Drawing Beyond Observation

Course No. DRG 221-321-421  Credits: 3.0
Faculty Amber Kempthorn | Michael Meier

This course will explore strategies for representation beyond direct perception, moving past the use of the traditional still life, landscape, or model as subject. How can a drawing describe the world that is beyond the range of our common visual observations? Different approaches to drawing, including free-association, metaphor, and mapping are explored to help define and circumvent personal barriers. Required for Junior Drawing Majors.

Drawing Images: Series, Episodes, and Time

Course No. DRG 27X-37X-47X  Credits: 3.0

Through the many permutations of the discipline such as drawing as narrative, drawing as process, and drawing as animation, the concept of the sequential will be explored. The course will include readings, in-class discussion and critiques, as well as an examination of the practices of diverse artists including William Kentridge, Matthew Ritchie, Judith Bernstein, William Anastasi, and Marjane Satrapi. Assignments will be given that address various methods of describing time through the medium. This course is open to all majors an is cross-listed with VAT.

Drawing Major Day: Drawing in Context

Course No. DRG 415M  Credits: 3.0

What provides the context for a contemporary drawing? Is it the graphic novel or a classical form of figurative representation? Does it find its place in the space of the gallery or on the street? Students will explore the ways in which form and style contribute to the content of their work. Projects are student driven with an emphasis on working with each student to develop his or her ideas through research, exploration, and experimentation. Museum and gallery excursions and visiting artists are regularly scheduled to expose students to historical and contemporary artwork and practice. Required for Senior Drawing Majors.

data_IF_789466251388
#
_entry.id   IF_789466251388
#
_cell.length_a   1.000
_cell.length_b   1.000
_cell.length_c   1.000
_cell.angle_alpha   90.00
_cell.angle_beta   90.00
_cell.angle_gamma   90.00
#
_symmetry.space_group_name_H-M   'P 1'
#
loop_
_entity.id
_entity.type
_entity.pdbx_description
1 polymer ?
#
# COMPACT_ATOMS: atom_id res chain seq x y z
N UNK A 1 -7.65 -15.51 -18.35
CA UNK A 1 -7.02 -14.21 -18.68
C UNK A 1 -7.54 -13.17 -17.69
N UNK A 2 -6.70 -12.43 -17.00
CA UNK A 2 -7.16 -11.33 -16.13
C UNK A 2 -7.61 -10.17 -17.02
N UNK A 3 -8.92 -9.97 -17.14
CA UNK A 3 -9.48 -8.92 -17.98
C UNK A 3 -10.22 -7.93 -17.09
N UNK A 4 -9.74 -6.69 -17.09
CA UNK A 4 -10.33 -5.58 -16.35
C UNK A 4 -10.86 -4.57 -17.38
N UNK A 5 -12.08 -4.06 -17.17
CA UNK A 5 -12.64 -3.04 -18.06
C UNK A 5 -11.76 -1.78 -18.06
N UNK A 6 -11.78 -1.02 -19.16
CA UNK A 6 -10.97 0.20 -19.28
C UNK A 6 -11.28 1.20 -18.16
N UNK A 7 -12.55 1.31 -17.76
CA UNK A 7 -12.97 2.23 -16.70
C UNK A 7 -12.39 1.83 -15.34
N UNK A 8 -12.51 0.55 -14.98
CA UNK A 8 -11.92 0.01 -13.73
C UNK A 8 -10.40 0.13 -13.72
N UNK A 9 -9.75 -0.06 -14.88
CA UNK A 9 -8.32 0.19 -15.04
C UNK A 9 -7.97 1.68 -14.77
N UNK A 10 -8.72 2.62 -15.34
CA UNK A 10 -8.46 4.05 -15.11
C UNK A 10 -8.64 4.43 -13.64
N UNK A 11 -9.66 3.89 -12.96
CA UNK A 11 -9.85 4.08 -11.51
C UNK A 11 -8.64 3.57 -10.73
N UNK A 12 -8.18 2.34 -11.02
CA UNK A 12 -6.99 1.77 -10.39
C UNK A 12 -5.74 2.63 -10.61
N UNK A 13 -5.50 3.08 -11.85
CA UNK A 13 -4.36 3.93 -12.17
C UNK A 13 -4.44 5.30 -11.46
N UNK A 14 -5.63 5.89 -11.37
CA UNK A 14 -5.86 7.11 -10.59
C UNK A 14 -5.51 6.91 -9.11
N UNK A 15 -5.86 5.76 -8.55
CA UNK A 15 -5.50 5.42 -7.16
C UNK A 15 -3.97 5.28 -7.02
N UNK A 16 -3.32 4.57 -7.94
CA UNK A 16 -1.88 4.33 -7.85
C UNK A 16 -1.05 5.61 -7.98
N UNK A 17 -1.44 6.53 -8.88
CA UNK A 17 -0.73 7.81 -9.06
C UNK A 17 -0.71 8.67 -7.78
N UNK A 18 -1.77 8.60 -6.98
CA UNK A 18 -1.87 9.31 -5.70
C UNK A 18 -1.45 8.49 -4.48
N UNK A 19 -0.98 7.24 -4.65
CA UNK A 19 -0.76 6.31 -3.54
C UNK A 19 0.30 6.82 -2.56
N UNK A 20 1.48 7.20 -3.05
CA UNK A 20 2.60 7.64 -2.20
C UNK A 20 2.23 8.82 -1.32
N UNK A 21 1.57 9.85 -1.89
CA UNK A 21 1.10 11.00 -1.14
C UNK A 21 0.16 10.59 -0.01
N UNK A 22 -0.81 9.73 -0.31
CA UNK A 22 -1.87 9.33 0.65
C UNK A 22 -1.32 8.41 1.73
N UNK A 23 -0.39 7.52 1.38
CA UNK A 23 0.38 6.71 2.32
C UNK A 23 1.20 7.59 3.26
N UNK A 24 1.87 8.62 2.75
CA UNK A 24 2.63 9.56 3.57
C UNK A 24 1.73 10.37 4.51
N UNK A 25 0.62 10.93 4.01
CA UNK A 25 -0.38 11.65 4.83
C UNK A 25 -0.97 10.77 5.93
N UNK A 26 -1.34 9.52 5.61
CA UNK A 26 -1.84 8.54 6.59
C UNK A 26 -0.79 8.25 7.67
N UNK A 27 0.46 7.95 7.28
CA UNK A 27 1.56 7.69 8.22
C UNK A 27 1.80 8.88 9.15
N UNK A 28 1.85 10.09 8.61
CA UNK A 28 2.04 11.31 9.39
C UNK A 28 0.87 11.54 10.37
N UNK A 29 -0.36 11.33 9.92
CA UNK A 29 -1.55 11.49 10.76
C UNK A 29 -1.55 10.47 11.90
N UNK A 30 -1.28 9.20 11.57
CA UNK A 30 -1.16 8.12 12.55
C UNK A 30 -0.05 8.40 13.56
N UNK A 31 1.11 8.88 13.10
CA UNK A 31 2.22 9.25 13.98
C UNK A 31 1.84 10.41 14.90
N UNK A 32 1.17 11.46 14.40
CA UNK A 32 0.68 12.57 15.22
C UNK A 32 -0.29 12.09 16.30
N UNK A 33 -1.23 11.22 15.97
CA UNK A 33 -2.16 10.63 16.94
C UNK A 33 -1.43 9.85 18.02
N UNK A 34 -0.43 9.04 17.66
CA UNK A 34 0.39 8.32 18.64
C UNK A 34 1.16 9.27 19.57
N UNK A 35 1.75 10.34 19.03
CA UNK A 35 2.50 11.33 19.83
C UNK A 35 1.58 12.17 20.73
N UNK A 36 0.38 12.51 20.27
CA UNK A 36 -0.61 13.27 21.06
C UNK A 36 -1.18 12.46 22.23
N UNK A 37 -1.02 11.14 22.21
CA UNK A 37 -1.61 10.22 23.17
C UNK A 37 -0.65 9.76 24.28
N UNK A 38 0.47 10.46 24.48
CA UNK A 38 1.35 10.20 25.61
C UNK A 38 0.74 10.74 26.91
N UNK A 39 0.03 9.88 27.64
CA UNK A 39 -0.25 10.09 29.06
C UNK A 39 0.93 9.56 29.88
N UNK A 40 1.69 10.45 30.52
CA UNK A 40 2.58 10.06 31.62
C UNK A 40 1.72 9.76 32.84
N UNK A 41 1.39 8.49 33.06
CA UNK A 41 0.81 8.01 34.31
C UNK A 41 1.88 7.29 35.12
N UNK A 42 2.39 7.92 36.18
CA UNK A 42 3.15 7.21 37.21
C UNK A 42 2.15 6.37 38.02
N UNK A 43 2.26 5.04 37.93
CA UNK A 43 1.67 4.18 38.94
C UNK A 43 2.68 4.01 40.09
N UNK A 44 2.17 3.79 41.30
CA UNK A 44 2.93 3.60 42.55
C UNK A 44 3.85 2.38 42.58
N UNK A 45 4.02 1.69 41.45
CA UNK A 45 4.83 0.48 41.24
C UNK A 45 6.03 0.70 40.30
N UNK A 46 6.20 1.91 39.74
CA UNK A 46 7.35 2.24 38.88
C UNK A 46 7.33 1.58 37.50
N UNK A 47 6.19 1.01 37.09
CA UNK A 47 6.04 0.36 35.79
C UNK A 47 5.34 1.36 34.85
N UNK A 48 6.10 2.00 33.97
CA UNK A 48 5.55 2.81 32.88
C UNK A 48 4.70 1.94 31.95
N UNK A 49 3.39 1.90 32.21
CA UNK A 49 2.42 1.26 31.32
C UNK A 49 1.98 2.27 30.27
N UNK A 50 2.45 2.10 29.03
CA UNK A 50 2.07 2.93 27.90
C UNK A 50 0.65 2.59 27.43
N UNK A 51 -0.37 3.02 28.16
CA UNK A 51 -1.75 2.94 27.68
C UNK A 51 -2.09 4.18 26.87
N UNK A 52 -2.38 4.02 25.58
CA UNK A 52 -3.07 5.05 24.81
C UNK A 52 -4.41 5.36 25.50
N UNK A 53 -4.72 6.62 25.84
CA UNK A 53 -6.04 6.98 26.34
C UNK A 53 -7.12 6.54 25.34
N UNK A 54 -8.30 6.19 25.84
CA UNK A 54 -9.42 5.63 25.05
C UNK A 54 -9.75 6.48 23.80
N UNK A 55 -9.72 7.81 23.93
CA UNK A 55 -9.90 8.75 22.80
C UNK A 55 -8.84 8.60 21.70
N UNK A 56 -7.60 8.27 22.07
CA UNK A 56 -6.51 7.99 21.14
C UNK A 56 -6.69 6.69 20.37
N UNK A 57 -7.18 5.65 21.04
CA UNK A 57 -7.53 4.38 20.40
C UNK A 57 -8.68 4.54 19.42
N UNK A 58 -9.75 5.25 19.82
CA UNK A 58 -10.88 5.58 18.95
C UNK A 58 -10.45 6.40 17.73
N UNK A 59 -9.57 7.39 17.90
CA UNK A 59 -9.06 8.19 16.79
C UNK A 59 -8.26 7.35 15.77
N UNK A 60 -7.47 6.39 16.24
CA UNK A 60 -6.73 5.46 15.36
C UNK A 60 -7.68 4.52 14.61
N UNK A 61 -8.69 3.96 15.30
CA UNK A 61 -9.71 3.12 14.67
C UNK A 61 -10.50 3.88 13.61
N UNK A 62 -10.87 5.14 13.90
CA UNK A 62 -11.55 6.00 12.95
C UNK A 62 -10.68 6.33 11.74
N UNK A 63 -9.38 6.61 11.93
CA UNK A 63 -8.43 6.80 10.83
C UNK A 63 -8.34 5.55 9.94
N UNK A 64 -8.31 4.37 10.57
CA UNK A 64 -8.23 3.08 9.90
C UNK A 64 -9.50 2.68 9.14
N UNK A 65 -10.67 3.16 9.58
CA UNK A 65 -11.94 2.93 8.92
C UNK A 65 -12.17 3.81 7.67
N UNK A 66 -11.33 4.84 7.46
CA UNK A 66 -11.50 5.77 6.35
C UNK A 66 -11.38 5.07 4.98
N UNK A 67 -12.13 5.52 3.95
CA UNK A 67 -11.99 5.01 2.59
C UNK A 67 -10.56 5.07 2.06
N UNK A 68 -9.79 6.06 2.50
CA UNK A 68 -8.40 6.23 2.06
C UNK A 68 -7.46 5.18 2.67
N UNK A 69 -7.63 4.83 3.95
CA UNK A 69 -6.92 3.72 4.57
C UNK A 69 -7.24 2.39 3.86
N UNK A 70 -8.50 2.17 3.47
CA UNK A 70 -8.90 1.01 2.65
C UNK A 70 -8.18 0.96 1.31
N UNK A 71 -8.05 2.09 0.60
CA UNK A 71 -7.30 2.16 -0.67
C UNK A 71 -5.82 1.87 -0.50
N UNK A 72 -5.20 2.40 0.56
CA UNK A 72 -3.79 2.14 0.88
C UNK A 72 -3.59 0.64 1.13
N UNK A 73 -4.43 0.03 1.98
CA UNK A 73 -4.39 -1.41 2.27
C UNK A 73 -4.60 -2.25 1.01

Drawing Thesis

Course No. DRG 430  Credits: 3.0

Building on understandings of narrative, systems and context, students will work towards the creation of a final BFA thesis. Through working in the studio, students will build a coherent understanding of the process, content, and context for their artwork as drawing. Students will produce works in response to topics, and through critique, readings and discussion, come to an understanding of how they function in their own work. Required of all senior drawing majors and open as an elective with the prerequisite of Illusionism or through permission of instructor and department chair.

Drawing: Internship

Course No. DRG 399-499  Credits: 0.0

Elective credit can be given on a case-by-case basis for an internship developed by student through the career services office, with advance permission of instructor and head of department.

Meet Your Professors view all

Sarah Kabot sarahkabotart01.jpgsarahkabotart02.jpg

Sarah Kabot

Assistant Professor/Chair of Drawing

Sarah's work has been exhibited in galleries such as Vermont Studio Center; the Cultural Center of Polecni, Pi...more